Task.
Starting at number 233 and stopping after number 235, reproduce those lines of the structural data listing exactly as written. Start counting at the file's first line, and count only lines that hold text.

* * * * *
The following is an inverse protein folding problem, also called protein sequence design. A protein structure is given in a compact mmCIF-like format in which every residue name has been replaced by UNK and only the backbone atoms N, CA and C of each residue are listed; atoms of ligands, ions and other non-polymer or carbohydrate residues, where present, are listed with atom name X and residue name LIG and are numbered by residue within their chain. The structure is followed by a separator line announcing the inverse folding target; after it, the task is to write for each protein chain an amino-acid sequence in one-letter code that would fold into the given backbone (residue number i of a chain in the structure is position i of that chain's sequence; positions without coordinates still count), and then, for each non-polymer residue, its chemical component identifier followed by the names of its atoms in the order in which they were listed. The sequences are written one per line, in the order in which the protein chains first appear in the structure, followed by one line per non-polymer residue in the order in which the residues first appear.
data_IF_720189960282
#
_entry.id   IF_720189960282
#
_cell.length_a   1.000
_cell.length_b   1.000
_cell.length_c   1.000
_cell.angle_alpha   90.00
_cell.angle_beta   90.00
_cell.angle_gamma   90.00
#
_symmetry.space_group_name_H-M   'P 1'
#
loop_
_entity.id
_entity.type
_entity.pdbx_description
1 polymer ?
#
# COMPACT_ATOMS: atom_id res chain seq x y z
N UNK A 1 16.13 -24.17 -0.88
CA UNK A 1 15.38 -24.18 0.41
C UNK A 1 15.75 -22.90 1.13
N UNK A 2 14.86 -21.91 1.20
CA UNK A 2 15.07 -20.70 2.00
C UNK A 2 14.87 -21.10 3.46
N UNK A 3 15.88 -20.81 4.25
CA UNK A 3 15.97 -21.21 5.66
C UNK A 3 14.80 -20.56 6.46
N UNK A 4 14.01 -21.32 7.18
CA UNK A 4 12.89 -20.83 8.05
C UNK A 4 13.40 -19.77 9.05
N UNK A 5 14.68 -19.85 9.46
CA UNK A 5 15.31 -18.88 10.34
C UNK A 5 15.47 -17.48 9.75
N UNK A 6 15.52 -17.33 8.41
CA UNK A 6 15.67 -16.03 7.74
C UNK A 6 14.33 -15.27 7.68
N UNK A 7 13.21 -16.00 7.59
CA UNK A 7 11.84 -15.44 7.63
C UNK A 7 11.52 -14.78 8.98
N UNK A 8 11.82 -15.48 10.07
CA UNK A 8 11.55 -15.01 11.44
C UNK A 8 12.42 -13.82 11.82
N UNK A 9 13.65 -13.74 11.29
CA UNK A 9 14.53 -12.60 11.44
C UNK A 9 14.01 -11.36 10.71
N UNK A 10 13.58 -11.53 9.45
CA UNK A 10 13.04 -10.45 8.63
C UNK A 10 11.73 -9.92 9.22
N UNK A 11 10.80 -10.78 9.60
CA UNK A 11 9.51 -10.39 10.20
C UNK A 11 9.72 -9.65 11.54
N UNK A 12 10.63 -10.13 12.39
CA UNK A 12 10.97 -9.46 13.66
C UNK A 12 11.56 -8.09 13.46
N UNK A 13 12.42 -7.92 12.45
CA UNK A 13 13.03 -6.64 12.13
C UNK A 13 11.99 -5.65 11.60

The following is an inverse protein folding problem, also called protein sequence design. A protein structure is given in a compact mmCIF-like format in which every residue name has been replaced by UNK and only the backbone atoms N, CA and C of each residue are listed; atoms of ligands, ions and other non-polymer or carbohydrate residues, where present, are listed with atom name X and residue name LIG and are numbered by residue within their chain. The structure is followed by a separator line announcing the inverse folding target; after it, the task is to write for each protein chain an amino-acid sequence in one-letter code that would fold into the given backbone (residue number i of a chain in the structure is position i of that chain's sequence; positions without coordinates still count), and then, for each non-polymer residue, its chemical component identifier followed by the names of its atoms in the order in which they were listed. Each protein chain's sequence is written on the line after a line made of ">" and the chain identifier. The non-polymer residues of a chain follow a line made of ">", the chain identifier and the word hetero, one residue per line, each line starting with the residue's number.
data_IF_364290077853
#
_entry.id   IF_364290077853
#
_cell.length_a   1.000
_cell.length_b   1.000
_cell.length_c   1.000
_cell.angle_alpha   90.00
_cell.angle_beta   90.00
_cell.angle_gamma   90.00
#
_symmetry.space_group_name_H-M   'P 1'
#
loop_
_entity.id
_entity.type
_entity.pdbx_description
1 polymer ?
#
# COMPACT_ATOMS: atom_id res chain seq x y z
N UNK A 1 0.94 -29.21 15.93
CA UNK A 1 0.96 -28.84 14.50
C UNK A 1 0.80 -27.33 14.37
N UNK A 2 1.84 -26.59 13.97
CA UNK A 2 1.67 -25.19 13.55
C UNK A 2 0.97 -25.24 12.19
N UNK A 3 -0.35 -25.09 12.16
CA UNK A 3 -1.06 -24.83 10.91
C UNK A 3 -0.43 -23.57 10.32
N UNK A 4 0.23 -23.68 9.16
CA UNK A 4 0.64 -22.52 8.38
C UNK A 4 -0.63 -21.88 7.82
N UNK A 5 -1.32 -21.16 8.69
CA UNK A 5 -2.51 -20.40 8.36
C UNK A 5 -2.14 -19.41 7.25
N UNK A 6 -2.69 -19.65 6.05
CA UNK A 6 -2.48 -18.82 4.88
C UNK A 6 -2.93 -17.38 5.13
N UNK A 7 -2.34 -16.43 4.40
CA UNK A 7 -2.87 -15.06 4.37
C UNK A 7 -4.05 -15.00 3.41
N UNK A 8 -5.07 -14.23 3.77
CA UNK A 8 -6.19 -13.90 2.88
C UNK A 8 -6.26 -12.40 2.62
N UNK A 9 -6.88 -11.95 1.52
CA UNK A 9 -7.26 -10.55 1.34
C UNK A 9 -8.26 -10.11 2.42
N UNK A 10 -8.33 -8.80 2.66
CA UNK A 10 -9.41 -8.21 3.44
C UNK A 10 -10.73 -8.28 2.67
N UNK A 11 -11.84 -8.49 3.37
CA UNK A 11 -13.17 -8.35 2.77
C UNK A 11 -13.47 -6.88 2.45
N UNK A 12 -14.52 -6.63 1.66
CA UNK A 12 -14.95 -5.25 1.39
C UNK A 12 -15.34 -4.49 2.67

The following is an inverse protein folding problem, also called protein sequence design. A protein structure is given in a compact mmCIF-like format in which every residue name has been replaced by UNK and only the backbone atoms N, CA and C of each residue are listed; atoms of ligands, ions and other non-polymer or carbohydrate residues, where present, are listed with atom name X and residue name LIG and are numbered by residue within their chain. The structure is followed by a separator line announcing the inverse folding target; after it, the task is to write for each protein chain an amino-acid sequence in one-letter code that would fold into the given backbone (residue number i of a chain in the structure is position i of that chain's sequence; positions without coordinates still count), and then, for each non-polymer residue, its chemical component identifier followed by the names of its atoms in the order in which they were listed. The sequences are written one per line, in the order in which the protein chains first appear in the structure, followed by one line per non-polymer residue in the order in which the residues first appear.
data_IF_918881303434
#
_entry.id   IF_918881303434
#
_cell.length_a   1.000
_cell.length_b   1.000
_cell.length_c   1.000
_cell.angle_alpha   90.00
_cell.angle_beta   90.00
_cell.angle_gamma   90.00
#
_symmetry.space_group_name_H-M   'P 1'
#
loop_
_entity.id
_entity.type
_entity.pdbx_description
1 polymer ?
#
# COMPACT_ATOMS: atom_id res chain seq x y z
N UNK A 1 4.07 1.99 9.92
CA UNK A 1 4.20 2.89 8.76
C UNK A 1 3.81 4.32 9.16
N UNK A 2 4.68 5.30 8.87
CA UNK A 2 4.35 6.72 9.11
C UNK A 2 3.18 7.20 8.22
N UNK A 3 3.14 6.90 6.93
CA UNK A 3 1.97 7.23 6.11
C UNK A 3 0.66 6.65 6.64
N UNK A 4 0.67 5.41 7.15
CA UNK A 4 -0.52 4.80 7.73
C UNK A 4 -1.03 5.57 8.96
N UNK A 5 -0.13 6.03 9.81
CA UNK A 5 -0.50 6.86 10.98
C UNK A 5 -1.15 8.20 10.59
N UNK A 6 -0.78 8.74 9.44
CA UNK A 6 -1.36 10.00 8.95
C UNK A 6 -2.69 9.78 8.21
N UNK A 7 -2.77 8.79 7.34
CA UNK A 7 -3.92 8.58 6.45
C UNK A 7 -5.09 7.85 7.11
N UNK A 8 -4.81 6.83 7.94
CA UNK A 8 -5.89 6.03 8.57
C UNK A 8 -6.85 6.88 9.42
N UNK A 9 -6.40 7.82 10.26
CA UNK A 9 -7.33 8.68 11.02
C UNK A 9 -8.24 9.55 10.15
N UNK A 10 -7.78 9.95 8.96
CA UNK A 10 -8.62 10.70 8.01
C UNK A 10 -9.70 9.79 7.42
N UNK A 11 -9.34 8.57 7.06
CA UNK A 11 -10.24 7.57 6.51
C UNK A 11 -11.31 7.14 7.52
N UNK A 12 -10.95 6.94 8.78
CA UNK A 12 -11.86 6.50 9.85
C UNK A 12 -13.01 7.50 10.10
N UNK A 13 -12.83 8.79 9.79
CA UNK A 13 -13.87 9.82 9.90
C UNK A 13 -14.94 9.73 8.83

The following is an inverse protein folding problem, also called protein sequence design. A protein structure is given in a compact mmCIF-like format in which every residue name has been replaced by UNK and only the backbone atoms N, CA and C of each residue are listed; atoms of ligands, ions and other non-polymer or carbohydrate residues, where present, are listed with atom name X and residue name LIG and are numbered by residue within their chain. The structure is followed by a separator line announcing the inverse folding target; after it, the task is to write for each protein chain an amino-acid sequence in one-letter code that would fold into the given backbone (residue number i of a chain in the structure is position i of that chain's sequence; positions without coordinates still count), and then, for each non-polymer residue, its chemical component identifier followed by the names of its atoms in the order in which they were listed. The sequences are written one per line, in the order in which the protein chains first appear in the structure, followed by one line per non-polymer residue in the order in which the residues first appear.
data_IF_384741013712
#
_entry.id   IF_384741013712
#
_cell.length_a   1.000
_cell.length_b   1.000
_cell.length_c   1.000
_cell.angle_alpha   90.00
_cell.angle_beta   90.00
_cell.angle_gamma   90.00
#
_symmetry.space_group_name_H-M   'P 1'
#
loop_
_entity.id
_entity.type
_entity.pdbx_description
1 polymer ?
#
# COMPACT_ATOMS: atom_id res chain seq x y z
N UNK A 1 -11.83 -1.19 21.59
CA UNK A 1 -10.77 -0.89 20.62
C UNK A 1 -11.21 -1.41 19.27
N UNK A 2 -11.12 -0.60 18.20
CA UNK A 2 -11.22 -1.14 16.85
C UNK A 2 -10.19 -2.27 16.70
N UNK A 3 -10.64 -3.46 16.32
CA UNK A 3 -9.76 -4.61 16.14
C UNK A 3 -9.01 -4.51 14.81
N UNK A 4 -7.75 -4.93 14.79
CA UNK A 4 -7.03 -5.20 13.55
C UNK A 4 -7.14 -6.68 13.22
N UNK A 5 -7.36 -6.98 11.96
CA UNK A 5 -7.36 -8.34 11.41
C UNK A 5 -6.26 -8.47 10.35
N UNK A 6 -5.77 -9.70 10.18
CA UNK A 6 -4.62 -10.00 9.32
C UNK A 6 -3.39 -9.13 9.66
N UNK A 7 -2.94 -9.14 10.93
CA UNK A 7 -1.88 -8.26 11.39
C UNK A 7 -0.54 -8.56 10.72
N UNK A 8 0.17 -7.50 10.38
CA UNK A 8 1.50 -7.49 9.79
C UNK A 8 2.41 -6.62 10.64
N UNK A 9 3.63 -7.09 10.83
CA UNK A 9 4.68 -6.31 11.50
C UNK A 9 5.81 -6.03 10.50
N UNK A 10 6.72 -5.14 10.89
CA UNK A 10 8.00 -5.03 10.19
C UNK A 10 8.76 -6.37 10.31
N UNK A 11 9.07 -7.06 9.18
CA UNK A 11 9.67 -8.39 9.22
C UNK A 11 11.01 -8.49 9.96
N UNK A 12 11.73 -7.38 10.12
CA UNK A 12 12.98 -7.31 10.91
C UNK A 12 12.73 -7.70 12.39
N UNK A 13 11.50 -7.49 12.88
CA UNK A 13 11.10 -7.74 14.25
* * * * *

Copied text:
CA UNK A 12 12.98 -7.31 10.91
C UNK A 12 12.73 -7.70 12.39
N UNK A 13 11.50 -7.49 12.88